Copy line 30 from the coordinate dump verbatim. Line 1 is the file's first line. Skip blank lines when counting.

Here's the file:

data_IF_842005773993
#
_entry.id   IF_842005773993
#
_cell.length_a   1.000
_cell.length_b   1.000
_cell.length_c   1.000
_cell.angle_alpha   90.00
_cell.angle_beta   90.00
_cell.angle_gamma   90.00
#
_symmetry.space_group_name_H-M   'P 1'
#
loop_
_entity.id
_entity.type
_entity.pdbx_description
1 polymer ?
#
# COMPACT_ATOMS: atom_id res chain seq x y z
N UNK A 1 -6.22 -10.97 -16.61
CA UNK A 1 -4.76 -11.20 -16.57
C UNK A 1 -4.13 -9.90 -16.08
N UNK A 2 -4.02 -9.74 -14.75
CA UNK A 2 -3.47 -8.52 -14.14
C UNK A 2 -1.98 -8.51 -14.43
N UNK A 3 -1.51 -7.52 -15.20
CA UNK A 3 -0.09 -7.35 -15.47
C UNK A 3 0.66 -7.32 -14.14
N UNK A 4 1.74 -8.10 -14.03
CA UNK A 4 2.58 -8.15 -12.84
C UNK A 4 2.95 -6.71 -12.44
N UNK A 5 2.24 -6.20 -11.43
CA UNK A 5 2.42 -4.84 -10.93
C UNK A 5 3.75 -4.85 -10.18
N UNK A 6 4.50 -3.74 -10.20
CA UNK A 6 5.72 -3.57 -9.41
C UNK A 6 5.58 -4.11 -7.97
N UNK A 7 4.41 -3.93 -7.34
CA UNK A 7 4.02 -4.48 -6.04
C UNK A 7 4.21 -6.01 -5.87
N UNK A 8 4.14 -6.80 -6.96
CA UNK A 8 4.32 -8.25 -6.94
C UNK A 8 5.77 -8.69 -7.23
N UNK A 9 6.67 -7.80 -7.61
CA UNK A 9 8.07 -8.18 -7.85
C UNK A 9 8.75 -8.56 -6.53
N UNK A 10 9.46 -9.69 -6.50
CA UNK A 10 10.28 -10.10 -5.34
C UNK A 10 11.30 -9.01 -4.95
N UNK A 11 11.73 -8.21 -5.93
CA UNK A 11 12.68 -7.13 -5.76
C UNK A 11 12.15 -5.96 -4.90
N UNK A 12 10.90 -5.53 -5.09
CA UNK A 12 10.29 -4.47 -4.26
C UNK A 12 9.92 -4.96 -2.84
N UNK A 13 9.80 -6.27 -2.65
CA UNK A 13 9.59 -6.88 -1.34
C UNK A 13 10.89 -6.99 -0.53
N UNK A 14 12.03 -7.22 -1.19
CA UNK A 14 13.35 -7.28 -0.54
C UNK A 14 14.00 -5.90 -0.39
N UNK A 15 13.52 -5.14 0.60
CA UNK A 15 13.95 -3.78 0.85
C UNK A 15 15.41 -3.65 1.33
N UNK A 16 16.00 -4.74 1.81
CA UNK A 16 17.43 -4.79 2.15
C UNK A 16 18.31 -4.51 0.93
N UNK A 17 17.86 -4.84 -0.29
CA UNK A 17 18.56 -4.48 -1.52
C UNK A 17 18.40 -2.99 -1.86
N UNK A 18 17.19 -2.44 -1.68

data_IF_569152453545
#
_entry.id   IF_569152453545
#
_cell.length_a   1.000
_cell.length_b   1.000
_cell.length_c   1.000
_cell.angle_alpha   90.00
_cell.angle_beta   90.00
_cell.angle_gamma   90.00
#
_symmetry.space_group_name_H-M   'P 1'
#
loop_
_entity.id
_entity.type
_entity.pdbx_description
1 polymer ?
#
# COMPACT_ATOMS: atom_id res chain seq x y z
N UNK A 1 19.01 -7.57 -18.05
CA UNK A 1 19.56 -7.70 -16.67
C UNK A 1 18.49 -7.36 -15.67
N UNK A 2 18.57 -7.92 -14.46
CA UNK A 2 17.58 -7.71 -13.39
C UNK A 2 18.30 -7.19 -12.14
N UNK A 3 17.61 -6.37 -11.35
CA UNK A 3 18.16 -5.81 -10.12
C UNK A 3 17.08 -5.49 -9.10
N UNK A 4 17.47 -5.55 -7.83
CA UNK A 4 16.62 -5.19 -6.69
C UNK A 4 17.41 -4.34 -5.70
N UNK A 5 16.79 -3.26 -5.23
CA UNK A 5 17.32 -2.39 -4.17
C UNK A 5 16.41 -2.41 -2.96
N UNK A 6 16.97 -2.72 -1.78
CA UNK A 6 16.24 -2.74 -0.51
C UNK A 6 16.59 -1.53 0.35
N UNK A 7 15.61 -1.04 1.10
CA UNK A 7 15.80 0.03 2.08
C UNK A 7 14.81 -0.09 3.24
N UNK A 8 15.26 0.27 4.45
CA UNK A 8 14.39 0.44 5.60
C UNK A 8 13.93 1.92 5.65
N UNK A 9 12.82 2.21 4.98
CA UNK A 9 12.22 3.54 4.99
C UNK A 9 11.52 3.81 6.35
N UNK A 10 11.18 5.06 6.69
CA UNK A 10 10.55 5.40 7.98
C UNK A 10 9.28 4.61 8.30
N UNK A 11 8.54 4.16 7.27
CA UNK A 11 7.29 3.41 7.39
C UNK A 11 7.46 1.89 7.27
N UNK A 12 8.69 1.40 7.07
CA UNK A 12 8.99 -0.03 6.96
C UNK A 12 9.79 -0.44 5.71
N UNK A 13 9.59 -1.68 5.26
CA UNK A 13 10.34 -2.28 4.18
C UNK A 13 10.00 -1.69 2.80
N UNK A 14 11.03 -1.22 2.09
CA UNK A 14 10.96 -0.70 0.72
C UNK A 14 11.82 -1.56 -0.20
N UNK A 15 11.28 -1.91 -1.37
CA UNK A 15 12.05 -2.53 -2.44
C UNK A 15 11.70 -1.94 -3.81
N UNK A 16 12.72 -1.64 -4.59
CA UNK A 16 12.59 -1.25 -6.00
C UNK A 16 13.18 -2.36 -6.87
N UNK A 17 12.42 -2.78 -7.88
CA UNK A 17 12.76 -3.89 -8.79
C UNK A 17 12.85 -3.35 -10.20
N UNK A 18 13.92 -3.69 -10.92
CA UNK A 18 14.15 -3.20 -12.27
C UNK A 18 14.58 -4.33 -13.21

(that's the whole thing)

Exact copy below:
N UNK A 4 1.74 -8.10 -14.03